rHGH reduces central fat accumulation in adolescent lipodystrophy

Simon Collins, HIV i-Base

Dr Alesandra Vigano was one of the first doctors to describe the incidence of lipodystrophy and reduced bone mineral density in her cohort of 100 children at University of Milan.

At this years Lipodystrophy meeting she reported results from a pilot study of growth hormone dosed at 0.028mg/Kg daily for 24 weeks in eight adolescents with visceral fat accumulation (defined as intra-abdominal tissue (IAT) content >41cm2 by MRI scan at L4). This is less than the therapeutic rHGH dose for children with growth impairment. Abnormal glucose tolerance, diabetes or ongoing malignancies were exclusion criteria for the study.

Three boys and five girls with median age 15.7 years (range 13.7-18.5), with mean BMI 21 Kg/cm2 with undetectable viral load on combination of 3TC/d4T+PI therapy for a median of almost seven years (range 64-83 months) received 24 weeks rGHG treatment and results were compared to 97 healthy HIV-negative children as a control group.

All children completed the course of treatment and experienced approximate mean reductions in trunk, leg, arm and total fat of -1.0, -0.1, -0.3 and -1.5 kg respectively, compared to increases of fat in each area seen in health controls.

Increases in mean lean mass of +1.5, +0.5, +1.6 and +3.1 kg in trunk, arms, legs and total lean mass were all significantly greater (approximately double) than lean mass increases in the control group.

IGF-1 levels (measured at week 4, 12 and 24) approximately doubled in all eight patients and although supraphisiological IGF-1 levels were detected in 5/8 (62%) of the patients and in 9/24 (37%) of measurements these levels were only 2-23% over upper limit normal. BMI, glucose and lipid profiles (fasting glucose, glucose and insulin AUC, HDL, LDL and total cholesterol, and triglyceride levels did not significantly change or worsen over the study period.

Side effects reported with adult use of rHGH (swollen joint and muscle ache or pain, carpal tunnel syndrome, nausea) were not reported. Notable bone mineral content also increased over 24 weeks (17.9 vs 19.5g, p=0.03).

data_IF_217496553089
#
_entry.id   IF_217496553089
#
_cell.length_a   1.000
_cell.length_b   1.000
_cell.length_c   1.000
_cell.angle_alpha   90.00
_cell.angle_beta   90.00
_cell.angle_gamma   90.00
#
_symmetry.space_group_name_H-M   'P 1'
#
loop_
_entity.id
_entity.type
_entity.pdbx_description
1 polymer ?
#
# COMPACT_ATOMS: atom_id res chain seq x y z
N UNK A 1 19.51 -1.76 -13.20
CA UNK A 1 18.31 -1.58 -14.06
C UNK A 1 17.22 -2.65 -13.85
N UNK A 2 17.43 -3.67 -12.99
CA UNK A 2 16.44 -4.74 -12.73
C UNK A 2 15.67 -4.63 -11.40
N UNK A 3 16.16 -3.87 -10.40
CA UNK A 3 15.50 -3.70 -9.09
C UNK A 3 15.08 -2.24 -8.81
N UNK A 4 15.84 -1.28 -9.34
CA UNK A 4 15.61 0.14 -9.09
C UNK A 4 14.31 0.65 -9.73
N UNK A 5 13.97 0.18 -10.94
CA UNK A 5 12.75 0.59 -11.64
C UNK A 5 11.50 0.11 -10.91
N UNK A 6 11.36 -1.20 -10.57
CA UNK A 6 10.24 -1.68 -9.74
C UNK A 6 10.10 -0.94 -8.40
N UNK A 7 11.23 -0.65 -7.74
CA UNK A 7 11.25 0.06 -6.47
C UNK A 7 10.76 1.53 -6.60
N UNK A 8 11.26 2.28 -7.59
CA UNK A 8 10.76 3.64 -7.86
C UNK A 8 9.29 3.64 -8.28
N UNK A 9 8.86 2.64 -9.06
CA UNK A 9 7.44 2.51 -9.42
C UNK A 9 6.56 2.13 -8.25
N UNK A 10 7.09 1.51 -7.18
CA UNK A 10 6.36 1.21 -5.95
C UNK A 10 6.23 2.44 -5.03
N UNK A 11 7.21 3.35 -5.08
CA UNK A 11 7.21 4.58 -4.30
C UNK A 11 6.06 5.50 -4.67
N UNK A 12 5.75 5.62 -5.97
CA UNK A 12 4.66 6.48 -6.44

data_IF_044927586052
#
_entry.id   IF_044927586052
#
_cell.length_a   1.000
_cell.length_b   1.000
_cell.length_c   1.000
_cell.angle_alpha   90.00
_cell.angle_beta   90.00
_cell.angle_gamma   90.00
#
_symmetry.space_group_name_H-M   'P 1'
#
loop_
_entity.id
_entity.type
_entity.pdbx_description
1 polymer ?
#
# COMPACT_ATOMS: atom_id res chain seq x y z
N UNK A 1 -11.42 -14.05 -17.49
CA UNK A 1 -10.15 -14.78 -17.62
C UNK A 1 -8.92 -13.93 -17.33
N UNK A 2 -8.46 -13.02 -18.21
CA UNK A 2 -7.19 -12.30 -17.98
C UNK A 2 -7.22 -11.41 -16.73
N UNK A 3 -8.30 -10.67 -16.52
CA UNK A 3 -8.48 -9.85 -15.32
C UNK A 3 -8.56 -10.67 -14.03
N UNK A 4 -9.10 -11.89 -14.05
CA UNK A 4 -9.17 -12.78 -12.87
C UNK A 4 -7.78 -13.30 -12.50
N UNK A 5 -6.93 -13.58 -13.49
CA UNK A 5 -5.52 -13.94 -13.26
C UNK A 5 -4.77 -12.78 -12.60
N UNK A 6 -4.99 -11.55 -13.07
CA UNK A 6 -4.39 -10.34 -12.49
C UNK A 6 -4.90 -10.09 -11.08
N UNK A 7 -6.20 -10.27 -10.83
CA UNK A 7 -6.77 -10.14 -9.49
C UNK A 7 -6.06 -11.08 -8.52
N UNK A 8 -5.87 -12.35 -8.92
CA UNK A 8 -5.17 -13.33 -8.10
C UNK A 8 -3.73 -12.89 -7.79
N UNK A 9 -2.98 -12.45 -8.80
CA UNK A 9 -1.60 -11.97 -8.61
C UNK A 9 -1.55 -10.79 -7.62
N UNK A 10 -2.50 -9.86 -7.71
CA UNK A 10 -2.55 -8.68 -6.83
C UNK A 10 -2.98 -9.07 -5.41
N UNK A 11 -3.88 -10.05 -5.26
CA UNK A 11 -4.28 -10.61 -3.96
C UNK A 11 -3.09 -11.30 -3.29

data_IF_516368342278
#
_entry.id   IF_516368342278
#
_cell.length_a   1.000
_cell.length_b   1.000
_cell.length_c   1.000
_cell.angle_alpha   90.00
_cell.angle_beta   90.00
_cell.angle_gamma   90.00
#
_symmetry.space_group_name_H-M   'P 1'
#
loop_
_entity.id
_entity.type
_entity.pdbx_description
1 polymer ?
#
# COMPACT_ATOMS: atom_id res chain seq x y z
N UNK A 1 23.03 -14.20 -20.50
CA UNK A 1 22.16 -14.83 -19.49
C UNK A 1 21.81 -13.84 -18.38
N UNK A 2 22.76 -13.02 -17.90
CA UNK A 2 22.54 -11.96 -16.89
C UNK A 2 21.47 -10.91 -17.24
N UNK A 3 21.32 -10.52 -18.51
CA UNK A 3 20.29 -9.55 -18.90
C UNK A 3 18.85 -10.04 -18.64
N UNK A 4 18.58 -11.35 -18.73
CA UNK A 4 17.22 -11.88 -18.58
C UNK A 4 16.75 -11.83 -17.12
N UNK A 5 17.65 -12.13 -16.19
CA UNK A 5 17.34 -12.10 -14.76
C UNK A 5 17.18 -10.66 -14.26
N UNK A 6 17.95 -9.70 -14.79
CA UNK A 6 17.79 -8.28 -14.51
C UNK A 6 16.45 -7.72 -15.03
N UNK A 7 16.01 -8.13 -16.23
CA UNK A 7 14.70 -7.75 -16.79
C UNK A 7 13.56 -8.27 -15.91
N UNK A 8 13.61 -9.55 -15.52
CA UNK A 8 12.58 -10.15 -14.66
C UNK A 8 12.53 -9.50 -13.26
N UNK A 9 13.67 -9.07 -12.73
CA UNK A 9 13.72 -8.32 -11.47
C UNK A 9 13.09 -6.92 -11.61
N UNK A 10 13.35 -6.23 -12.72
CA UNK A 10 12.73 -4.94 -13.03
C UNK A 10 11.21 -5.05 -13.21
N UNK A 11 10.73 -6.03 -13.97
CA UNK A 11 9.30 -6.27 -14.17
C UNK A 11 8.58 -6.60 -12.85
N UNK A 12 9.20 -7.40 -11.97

4/8 patients achieved target of IAT <41cm2 and rHGH was not continued as maintenance dose. The other 4 patients continued treatment with a higher dosage of rHGH.

The authors concluded that rGHG was safe and effective at the studies dose in decreasing IAT and trunk fat and increasing lean mass in HIV-positive adolescents with ARV-associated central fat accumulation.


It was not clear in the study whether limb fat loss was caused by rHGH treatment or because HAART regimens continued to include d4T, 3TC and a PI.

Adult management of lipoatrophy has particularly shifted from continued use of d4T, and more recently also from AZT, in any patient with symptomatic lipoatrophy, and the use of other nucleosides would seem equally appropriate in children and adolescents, particularly strengthened by related studies at this Workshop.

Although switching therapies is likely to be an easy approach for lipoatrophy, there is not such a clear option for fat accumulation, and rHGH may therefore be an important option. The safety data from this study was reassuring.

Durability of response will be important, as fat accumulation has returned in around 50% adults patients using rHGH,. Ongoing studies are looking at whether the response can be extended by lower dose maintenance regimens in these individuals.


A Viganò A et al. Effects of recombinant growth hormone on visceral fat accumulation: pilot study in HIV-infected adolescents. Abstract 01. Antiviral Therapy 2004; 9(6):L3. 

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